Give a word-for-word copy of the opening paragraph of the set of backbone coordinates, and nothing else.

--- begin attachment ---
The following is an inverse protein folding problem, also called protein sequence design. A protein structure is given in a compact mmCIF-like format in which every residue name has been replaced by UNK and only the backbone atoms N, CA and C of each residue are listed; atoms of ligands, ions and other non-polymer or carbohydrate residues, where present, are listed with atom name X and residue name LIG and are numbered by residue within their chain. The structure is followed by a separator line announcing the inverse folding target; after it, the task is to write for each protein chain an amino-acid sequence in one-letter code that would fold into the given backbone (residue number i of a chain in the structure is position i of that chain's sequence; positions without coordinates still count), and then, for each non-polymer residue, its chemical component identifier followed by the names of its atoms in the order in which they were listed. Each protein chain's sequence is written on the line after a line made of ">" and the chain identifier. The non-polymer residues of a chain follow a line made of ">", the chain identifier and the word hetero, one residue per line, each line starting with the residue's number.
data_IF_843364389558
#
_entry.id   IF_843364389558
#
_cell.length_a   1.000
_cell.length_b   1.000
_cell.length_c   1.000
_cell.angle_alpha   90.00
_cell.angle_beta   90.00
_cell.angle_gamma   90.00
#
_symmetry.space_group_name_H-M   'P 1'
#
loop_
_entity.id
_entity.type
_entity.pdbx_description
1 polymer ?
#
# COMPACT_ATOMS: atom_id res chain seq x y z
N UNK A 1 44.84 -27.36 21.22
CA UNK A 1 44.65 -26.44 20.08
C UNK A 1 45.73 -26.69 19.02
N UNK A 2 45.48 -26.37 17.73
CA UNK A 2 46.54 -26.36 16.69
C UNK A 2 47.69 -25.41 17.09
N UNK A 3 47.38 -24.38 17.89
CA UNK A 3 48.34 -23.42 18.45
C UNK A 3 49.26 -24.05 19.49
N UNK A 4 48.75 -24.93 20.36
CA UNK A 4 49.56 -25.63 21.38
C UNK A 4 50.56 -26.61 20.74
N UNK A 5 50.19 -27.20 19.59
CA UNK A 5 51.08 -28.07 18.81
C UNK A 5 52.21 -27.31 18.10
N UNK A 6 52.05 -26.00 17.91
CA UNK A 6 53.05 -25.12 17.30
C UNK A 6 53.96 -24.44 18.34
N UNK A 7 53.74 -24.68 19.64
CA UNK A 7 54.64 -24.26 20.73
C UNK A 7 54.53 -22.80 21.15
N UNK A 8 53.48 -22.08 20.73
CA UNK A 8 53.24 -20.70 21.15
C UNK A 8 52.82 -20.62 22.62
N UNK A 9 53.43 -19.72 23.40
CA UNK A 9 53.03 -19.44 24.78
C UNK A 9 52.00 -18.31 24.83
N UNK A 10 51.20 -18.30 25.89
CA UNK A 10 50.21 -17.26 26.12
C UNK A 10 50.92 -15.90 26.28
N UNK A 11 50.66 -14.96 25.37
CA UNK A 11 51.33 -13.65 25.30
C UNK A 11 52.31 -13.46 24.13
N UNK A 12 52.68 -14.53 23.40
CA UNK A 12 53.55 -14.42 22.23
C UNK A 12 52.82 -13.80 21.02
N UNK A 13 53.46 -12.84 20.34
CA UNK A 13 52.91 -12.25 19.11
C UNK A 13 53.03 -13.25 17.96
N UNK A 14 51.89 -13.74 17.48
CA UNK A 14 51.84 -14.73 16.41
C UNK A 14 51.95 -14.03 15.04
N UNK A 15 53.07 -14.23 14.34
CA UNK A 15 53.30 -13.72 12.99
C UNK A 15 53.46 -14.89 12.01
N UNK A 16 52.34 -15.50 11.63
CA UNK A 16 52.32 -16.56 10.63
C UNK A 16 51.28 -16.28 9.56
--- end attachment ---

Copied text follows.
The following is an inverse protein folding problem, also called protein sequence design. A protein structure is given in a compact mmCIF-like format in which every residue name has been replaced by UNK and only the backbone atoms N, CA and C of each residue are listed; atoms of ligands, ions and other non-polymer or carbohydrate residues, where present, are listed with atom name X and residue name LIG and are numbered by residue within their chain. The structure is followed by a separator line announcing the inverse folding target; after it, the task is to write for each protein chain an amino-acid sequence in one-letter code that would fold into the given backbone (residue number i of a chain in the structure is position i of that chain's sequence; positions without coordinates still count), and then, for each non-polymer residue, its chemical component identifier followed by the names of its atoms in the order in which they were listed. Each protein chain's sequence is written on the line after a line made of ">" and the chain identifier. The non-polymer residues of a chain follow a line made of ">", the chain identifier and the word hetero, one residue per line, each line starting with the residue's number.